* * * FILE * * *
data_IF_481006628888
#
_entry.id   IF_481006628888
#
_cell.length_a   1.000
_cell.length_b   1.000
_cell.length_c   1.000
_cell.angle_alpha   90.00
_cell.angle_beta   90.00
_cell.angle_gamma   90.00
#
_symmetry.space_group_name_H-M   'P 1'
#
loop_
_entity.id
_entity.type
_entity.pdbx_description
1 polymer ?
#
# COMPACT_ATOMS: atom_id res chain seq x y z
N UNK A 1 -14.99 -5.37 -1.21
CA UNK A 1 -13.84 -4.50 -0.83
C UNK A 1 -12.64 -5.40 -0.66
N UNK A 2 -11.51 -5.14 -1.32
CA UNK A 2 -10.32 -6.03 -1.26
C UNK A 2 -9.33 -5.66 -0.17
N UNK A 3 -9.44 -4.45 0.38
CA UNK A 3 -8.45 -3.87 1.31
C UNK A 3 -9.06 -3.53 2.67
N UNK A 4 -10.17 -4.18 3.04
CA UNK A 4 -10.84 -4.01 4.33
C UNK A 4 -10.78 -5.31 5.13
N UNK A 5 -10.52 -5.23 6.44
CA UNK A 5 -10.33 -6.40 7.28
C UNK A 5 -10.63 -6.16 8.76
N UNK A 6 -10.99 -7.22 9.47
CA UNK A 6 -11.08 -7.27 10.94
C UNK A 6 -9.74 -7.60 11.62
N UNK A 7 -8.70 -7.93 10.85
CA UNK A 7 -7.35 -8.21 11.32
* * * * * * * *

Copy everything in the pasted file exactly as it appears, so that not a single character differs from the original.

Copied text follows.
data_IF_481006628888
#
_entry.id   IF_481006628888
#
_cell.length_a   1.000
_cell.length_b   1.000
_cell.length_c   1.000
_cell.angle_alpha   90.00
_cell.angle_beta   90.00
_cell.angle_gamma   90.00
#
_symmetry.space_group_name_H-M   'P 1'
#
loop_
_entity.id
_entity.type
_entity.pdbx_description
1 polymer ?
#
# COMPACT_ATOMS: atom_id res chain seq x y z
N UNK A 1 -14.99 -5.37 -1.21
CA UNK A 1 -13.84 -4.50 -0.83
C UNK A 1 -12.64 -5.40 -0.66
N UNK A 2 -11.51 -5.14 -1.32
CA UNK A 2 -10.32 -6.03 -1.26
C UNK A 2 -9.33 -5.66 -0.17
N UNK A 3 -9.44 -4.45 0.38
CA UNK A 3 -8.45 -3.87 1.31
C UNK A 3 -9.06 -3.53 2.67
N UNK A 4 -10.17 -4.18 3.04
CA UNK A 4 -10.84 -4.01 4.33
C UNK A 4 -10.78 -5.31 5.13
N UNK A 5 -10.52 -5.23 6.44
CA UNK A 5 -10.33 -6.40 7.28
C UNK A 5 -10.63 -6.16 8.76
N UNK A 6 -10.99 -7.22 9.47
CA UNK A 6 -11.08 -7.27 10.94
C UNK A 6 -9.74 -7.60 11.62
N UNK A 7 -8.70 -7.93 10.85
CA UNK A 7 -7.35 -8.21 11.32